The characters created by Shakespeare are not, as in Moli¨¨re, basically types of such and such a passion, such and such a vice, but living beings filled with many passions, many vices. Circumstances develop their varied and many-sided personalities before the viewer. In Moli¨¨re, the miserly ¨Cand thst¡¯s all; in Shakespeare, Shylock is miserly, acute, vindictive, philoprogenitive, and witty. In Moli¨¨re, the hypocrite dangles after the wife of his benefactor ¡ª hypocritically; he takes the estate into his care ¡ª hypocritically; and asks for a glass of water ¡ª hypocritically. In Shakespeare, the hypocrite passes sentence with vainglorious severity ¡ª but justly. He justifies his cruelty with the profound judgement of a
statesman. He seduces innocence with powerful, convincing sophisms ¡ª not with a ridiculous mixture of piety and rakery. Angelo is a hypocrite because his public acys contradict his hidden passions. And what profundity there is in this character!
In his Angelo (1833), a narrative poem based on Shakespeare¡¯s play Measure for Measure, Pushkin compares the disguised Duke to a roaming comet and to Harun al Rashid:
§±§à§Ü§Ñ §ß§Ñ§â§à§Õ §ã§é§Ú§ä§Ñ§Ý §Ö§Ô§à §Ó §é§å§Ø§Ú§ç §Ü§â§Ñ§ñ§ç
§ª §ã§â§Ñ§Ó§ß§Ú§Ó§Ñ§Ý, §ê§å§ä§ñ, §ã §Ò§â§à§Õ§ñ§ë§Ö§ð §Ü§à§Þ§Ö§ä§à§Û,
§³§Ü§â§í§Ó§Ñ§Ý§ã§ñ §à§ß §Ó §ä§à§Ý§á§Ö, §Ó§ã§× §Ó§Ú§Õ§Ö§Ý, §ß§Ñ§Ò§Ý§ð§Õ§Ñ§Ý
§ª §ã§à§Ô§Ý§ñ§Õ§Ñ§ä§Ñ§Ö§Þ §ß§Ö§Ù§â§Ú§Þ§í§Þ §á§à§ã§Ö§ë§Ñ§Ý
§±§Ñ§Ý§Ñ§ä§í, §á§Ý§à§ë§Ñ§Õ§Ú, §Þ§à§ß§Ñ§ã§ä§í§â§Ú, §Ò§à§Ý§î§ß§Ú§è§í,
§²§Ñ§Ù§Ó§â§Ñ§ä§ß§í§Ö §Õ§à§Þ§Ñ, §ä§Ö§Ñ§ä§â§í §Ú §ä§Ö§Þ§ß§Ú§è§í.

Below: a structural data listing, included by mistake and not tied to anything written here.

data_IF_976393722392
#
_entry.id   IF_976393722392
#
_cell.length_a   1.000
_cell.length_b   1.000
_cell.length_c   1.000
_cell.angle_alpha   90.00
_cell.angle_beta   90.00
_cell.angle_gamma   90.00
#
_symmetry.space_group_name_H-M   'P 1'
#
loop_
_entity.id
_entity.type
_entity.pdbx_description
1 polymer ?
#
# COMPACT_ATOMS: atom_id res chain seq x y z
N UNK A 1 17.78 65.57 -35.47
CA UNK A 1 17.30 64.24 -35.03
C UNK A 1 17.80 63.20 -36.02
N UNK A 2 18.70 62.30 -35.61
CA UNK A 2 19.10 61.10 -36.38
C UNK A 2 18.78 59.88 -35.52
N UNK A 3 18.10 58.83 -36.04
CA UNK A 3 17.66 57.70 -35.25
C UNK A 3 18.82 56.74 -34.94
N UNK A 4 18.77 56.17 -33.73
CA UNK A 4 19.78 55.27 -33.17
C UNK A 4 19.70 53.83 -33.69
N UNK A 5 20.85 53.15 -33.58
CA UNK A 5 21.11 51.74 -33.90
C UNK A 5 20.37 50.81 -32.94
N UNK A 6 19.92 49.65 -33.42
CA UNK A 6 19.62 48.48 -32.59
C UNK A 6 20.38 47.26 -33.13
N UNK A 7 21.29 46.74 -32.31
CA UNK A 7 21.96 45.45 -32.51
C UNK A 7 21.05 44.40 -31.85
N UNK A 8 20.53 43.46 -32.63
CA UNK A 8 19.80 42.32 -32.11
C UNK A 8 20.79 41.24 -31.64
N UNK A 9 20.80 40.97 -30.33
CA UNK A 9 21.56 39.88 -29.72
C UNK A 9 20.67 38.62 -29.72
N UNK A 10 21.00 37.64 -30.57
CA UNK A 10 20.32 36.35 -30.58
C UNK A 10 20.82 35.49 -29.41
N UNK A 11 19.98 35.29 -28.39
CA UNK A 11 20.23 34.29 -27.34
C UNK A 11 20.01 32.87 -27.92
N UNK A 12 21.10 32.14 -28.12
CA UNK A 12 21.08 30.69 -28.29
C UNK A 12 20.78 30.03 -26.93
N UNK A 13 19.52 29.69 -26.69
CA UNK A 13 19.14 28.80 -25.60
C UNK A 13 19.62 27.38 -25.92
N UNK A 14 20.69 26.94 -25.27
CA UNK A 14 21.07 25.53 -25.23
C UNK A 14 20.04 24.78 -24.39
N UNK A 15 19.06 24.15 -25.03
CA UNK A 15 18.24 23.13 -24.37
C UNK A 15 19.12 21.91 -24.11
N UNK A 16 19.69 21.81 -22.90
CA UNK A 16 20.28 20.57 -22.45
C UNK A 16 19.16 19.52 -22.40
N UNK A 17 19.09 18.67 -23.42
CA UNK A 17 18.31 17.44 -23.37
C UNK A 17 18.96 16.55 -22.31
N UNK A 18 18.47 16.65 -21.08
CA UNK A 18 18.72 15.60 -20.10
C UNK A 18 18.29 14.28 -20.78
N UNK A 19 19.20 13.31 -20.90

§£§à§à§Ò§â§Ñ§Ø§Ö§ß§Ú§Ö §Ø§Ú§Ó§à§Ö §¥§å§Ü §Ú§Þ§Ö§Ý;
§²§à§Þ§Ñ§ß§í §à§ß §Ý§ð§Ò§Ú§Ý, §Ú §Þ§à§Ø§Ö§ä §Ò§í§ä§î, §ç§à§ä§Ö§Ý
§·§Ñ§Ý§Ú§æ§å §á§à§Õ§â§Ñ§Ø§Ñ§ä§î §¤§Ñ§â§å§ß§å §¡§Ý§î-§²§Ñ§ê§Ú§Õ§å.
And while the people thought he was abroad
(They nicknamed him, in jest, ¡°The Roaming Comet¡±),
He hid among the crowds, observing all.
Thus like an unseen spy he visited
The palace, hospitals, and monasteries,
The brothels, the squares, the theatres, the jails.
The Duke, possessed of vivid fancy, loved
To read good fiction, and perhaps he¡¯d hoped
To emulate caliph Harun al Rashid. (Part Three, I)
(transl. I. Eubanks)
Harun al Rashid is the caliph portrayed in The Thousand and One Nights. Its seems that, in its finished form, Shade¡¯s poem should have 1001 lines.
In his poem Portret (¡°The Portrait,¡± 1828) Pushkin compares Countess Agrafena Zakrevski (who is portrayed in Chapter Eight of EO as ¡°Cleopatra of the Neva¡±) to bezraschyotnaya kometa v krugu raschilennom svetil (an incomputable comet amidst the calculated planets):
§³ §ã§Ó§à§Ö§Û §á§í§Ý§Ñ§ð§ë§Ö§Û §Õ§å§ê§à§Û,
§³ §ã§Ó§à§Ú§Þ§Ú §Ò§å§â§ß§í§Þ§Ú §ã§ä§â§Ñ§ã§ä§ñ§Þ§Ú,
§° §Ø§×§ß§í §³§Ö§Ó§Ö§â§Ñ, §Þ§Ö§Ø §Ó§Ñ§Þ§Ú
§°§ß§Ñ §ñ§Ó§Ý§ñ§Ö§ä§ã§ñ §á§à§â§à§Û
§ª §Þ§Ú§Þ§à §Ó§ã§Ö§ç §å§ã§Ý§à§Ó§Ú§Û §ã§Ó§Ö§ä§Ñ
§³§ä§â§Ö§Þ§Ú§ä§ã§ñ §Õ§à §å§ä§â§Ñ§ä§í §ã§Ú§Ý,
§¬§Ñ§Ü §Ò§Ö§Ù§Ù§Ñ§Ü§à§ß§ß§Ñ§ñ §Ü§à§Þ§Ö§ä§Ñ
§£ §Ü§â§å§Ô§å §â§Ñ§ã§é§Ú§ã§Ý§Ö§ß§ß§à§Þ §ã§Ó§Ö§ä§Ú§Ý.
With her burning soul,
With her stormy passions,
Oh, northern women, amidst you
She sometimes appears.
And, past all world¡¯s conditions,
She speeds till her strengths are exhausted,
Like an injudicious comet
In the circle of calculated planets.
A comet has a tail. In his fragment ¡°Rome¡± (1842) Gogol mentions the Italian sonnetto colla coda and in a footnote explains that coda means ¡°tail.¡±
Fet + Botkin + den¡¯ + noch¡¯ + oblako + Venera/Erevan + Gradus = Feb + nikto + ten¡¯ + doch¡¯ + Nabokov + general + dar + us
Fet ¨C Afanasiy Fet (Shenshin), a poet (1820-92)
Botkin ¨C Maria Botkin (the maiden name of Fet¡¯s wife); Vsevolod Botkin (Shade¡¯s, Kinbote¡¯s and Gradus¡¯ ¡°real¡± name)
den¡¯ ¨C day
noch¡¯ ¨C night
oblako ¨C cloud
Venera ¨C Venus
Feb ¨C Phoebus (Apollo as the sun god)
nikto ¨C nobody
ten¡¯ ¨C shade, shadow
doch¡¯ ¨C daughter
dar ¨C gift; cf. Dar (¡°The Gift,¡± 1937), a novel by VN
us ¨C moustache hair; whisker; antenna, feeler; tendril